Ultrasonic soldering

Ultrasonic-assisted soldering (UAS) is a manufacturing process for joining dissimilar materials without the use of environmentally-harmful flux, which is traditionally used to enhance wetting of the solder materials. Ultrasonic energy applied to the molten solder pool causes the rapid formation and collapse of cavitation microbubbles, which creates localized areas of extremely high temperature and pressure that remove the surface oxide layer (`scrubbing action’) of the substrate and improves solder wettability and adhesion. This multiphysics process involves solidification (phase change), heat transfer, acoustics, fluid mechanics, and surface science (wetting and adhesion), and is schematically illustrated in the Figure below.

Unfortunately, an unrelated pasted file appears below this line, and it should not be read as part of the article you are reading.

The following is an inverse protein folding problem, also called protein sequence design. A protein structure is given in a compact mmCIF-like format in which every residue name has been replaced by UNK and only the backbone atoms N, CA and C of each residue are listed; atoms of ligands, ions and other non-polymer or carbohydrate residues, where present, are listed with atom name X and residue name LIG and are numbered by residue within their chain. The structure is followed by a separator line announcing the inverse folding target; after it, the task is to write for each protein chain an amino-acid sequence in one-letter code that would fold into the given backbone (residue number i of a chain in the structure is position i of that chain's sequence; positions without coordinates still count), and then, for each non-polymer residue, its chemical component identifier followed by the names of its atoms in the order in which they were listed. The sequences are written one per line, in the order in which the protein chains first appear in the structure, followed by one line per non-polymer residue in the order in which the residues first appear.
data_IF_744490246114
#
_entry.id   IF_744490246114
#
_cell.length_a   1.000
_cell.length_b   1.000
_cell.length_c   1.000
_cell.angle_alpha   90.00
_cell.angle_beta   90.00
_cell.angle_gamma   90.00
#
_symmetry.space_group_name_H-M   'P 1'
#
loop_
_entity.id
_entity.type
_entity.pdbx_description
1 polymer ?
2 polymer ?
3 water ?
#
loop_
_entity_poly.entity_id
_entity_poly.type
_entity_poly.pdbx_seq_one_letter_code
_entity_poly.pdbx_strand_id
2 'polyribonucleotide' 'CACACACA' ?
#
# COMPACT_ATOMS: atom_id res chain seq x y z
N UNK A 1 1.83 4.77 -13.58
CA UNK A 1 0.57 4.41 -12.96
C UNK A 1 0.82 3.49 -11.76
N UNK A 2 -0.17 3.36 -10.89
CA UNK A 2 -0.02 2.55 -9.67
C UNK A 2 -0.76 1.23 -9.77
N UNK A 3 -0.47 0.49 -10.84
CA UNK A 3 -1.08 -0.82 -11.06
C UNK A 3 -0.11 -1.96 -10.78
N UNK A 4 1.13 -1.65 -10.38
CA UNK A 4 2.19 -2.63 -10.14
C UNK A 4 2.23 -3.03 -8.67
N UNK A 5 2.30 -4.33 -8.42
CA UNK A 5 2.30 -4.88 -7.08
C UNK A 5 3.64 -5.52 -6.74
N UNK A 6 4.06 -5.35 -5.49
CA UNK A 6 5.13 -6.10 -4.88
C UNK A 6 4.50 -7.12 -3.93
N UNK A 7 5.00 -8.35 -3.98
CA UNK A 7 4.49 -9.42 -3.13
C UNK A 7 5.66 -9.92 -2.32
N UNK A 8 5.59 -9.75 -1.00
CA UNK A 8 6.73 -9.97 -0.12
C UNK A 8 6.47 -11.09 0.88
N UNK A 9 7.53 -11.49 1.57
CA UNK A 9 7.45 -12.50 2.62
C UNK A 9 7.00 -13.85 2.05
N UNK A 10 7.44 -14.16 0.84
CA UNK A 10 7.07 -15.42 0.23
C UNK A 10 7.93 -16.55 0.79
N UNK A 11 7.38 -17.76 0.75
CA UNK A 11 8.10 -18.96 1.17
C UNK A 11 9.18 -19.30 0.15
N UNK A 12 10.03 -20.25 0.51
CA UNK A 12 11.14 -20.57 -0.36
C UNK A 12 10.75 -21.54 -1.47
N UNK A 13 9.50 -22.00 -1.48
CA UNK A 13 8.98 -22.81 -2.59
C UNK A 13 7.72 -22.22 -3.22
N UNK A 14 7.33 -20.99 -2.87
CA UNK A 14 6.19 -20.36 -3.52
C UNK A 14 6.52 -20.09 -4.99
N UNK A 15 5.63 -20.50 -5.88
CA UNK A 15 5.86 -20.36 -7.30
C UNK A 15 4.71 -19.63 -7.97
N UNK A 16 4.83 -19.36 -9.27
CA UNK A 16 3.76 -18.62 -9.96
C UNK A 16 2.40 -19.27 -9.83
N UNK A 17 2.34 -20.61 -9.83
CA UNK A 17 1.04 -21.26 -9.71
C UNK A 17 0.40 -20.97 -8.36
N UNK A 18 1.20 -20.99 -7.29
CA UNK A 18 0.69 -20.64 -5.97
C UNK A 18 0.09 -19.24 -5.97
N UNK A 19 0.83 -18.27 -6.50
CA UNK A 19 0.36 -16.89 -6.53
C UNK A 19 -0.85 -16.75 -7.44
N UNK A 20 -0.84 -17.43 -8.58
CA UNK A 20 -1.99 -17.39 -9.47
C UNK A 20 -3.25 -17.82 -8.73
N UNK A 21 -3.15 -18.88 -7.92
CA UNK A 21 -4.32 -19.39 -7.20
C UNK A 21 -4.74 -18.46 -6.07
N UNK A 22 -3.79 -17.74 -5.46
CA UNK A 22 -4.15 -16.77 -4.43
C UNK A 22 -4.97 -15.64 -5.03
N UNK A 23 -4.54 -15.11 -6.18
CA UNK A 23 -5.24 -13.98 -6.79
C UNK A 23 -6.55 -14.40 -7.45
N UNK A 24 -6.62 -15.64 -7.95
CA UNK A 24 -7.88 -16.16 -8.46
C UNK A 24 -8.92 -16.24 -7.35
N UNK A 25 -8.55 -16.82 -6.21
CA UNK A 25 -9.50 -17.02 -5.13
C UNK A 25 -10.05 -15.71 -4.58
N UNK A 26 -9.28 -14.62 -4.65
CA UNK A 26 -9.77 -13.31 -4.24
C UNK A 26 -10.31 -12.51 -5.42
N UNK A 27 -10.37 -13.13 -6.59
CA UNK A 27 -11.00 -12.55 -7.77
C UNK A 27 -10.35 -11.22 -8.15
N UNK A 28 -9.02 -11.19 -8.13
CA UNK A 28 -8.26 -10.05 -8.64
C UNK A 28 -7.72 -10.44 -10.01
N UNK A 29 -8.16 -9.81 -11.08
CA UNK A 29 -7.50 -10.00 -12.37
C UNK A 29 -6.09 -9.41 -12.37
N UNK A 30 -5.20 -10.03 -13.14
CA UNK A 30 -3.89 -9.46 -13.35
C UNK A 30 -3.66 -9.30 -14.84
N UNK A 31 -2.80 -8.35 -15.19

Our research team has recently developed an automated ultrasonic soldering platform, adapted from a commercially available 3D printer, that allows for precise control of a large number of process parameters. Current studies are focused on quantifying the wetting properties and mechanical strength of solder-to-ceramic joints.

Schematic of ultrasonic-assisted soldering process
Contrasting the effect of sonication on the geometry of solder lines